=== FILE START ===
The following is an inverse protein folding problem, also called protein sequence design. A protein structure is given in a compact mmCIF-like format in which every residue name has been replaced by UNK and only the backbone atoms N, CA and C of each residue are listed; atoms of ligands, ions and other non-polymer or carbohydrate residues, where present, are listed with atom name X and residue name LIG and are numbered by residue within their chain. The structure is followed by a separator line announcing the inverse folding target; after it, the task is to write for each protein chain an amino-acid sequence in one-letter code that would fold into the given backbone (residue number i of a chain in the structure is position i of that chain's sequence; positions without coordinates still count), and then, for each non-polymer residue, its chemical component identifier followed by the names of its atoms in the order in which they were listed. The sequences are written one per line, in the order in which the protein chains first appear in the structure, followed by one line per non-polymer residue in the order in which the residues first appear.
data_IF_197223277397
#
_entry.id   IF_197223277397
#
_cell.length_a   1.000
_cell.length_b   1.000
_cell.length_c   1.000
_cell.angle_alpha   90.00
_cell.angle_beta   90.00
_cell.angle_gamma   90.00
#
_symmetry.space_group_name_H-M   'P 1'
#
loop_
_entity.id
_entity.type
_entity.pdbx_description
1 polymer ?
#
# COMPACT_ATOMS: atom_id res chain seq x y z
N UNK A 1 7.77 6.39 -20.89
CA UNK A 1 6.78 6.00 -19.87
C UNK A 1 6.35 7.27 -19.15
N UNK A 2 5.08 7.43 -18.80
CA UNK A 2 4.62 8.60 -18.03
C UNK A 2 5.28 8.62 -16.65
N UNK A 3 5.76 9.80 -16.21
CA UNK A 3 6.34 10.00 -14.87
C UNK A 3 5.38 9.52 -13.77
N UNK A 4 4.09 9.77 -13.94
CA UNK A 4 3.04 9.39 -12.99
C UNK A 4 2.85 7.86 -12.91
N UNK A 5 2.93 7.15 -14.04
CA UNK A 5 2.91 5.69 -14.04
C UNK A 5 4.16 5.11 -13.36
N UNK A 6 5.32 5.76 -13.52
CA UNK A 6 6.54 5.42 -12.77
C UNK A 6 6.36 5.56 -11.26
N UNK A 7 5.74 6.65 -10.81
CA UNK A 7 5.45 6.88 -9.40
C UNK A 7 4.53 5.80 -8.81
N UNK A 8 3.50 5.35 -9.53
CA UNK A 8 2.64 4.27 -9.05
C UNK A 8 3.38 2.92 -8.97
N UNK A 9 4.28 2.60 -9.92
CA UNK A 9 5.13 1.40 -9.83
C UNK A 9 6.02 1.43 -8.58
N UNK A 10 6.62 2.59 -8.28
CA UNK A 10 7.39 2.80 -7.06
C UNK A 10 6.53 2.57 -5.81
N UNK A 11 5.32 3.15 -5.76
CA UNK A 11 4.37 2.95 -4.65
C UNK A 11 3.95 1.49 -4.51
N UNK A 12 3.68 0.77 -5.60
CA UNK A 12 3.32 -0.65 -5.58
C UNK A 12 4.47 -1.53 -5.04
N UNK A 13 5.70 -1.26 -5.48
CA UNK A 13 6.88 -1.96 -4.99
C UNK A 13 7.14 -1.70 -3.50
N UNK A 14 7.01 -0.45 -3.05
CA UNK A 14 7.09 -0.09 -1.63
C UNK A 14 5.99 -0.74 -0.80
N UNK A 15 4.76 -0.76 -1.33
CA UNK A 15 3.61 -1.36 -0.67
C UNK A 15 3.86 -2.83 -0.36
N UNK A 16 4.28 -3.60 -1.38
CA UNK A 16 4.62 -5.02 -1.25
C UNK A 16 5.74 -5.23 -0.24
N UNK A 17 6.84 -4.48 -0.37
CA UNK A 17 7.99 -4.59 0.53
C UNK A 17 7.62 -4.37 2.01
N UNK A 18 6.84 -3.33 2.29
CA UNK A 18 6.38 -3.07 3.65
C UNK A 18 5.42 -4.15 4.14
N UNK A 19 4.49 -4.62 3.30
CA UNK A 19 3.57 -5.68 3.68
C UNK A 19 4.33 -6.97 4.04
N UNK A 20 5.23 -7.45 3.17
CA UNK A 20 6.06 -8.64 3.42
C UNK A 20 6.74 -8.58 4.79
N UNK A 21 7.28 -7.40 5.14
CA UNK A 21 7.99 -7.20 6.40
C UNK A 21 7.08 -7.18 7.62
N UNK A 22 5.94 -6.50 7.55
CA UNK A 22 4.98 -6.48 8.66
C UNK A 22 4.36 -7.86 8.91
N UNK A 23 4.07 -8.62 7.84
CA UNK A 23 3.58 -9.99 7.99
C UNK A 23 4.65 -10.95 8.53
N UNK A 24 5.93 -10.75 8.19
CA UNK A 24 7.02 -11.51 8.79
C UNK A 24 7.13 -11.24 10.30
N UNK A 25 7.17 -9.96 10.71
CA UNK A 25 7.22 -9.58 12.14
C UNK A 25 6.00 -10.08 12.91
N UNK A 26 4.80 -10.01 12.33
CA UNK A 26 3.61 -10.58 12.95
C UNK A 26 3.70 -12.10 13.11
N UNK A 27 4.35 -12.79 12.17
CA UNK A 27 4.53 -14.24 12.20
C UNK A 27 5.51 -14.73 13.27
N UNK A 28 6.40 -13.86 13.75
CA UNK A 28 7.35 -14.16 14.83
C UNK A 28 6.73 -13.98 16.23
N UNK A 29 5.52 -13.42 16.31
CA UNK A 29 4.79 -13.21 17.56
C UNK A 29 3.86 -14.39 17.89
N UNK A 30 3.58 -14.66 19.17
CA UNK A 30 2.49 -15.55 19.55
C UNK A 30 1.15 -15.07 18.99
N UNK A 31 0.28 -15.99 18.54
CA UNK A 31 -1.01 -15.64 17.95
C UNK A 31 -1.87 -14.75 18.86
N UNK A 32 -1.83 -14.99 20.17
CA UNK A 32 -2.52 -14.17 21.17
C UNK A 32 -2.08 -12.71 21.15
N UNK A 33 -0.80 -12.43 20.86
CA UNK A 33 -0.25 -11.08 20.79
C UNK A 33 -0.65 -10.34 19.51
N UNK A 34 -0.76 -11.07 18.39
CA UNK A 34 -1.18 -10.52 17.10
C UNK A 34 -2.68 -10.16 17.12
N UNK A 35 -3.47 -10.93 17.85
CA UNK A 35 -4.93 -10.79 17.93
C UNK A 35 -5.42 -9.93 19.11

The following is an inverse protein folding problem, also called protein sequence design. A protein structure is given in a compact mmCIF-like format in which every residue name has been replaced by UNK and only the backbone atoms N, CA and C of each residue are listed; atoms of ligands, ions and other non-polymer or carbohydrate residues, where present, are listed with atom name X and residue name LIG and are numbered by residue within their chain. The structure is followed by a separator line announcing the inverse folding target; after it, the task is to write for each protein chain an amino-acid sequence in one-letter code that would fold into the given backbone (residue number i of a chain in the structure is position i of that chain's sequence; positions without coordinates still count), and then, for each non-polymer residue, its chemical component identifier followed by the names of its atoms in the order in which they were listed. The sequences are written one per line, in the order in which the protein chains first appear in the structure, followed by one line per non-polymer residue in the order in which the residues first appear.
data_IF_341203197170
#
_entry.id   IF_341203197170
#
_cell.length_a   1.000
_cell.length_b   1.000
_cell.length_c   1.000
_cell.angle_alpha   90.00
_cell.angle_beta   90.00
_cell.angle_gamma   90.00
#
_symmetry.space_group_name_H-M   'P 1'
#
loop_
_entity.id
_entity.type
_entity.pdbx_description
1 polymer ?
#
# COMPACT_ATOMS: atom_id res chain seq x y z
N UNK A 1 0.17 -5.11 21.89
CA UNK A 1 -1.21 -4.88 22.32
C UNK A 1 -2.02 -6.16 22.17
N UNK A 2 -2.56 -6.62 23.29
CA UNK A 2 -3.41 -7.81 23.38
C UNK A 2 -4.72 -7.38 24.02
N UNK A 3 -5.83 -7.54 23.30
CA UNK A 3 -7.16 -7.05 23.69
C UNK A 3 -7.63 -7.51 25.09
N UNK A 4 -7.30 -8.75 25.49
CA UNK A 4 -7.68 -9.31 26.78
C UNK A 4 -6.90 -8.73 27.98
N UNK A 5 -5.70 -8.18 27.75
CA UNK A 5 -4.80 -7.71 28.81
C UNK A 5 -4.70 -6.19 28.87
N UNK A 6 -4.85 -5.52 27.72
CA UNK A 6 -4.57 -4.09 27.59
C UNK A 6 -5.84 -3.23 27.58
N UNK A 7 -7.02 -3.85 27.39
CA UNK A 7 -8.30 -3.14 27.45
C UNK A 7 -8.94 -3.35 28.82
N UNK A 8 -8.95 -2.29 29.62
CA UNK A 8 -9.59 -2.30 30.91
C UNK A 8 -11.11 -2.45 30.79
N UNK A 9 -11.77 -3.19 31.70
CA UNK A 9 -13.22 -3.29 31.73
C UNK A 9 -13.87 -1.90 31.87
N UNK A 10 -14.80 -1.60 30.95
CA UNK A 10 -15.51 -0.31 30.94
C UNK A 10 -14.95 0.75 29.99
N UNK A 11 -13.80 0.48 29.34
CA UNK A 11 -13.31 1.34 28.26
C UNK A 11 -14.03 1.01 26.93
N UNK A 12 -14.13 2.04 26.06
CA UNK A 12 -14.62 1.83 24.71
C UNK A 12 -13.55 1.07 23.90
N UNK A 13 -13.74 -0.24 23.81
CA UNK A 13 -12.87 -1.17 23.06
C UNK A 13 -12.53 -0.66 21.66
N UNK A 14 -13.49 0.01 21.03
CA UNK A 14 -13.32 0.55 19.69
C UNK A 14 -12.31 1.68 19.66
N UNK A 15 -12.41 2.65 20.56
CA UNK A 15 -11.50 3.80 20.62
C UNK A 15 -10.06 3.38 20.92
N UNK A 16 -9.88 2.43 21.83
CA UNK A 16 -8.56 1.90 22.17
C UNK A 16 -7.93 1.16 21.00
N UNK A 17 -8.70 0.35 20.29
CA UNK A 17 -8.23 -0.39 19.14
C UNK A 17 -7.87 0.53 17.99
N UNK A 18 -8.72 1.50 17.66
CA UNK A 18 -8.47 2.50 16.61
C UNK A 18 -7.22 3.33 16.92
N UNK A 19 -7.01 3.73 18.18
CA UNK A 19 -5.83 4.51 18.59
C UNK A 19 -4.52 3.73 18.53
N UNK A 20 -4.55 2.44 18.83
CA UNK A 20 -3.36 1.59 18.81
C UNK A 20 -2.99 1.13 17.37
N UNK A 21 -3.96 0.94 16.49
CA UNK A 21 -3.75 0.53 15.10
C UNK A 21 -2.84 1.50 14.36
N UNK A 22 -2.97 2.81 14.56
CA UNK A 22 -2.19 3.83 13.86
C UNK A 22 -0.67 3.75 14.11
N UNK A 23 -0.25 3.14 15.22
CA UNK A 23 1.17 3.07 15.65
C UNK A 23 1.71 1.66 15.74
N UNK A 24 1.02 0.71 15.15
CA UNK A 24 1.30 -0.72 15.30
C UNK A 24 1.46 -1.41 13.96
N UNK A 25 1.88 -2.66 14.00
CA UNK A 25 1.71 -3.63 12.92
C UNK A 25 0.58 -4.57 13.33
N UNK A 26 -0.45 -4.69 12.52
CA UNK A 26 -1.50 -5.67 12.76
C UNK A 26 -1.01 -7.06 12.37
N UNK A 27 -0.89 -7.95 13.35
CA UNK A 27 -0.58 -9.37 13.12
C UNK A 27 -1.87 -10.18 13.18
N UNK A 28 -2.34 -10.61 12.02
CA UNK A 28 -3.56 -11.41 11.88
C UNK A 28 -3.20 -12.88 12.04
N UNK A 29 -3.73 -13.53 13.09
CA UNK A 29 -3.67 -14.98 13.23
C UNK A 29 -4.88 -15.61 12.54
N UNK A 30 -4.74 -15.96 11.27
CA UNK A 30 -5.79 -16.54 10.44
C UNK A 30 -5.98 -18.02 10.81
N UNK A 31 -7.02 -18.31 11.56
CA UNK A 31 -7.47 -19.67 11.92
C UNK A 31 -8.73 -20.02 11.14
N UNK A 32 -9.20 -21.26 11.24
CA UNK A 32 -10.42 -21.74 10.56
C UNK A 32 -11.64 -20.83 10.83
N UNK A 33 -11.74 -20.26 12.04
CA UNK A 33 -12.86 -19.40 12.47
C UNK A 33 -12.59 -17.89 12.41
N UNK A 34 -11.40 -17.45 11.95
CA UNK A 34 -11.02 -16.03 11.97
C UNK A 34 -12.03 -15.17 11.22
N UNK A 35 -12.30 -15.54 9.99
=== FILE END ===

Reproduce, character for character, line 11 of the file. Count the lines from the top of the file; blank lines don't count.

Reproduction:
_cell.angle_gamma   90.00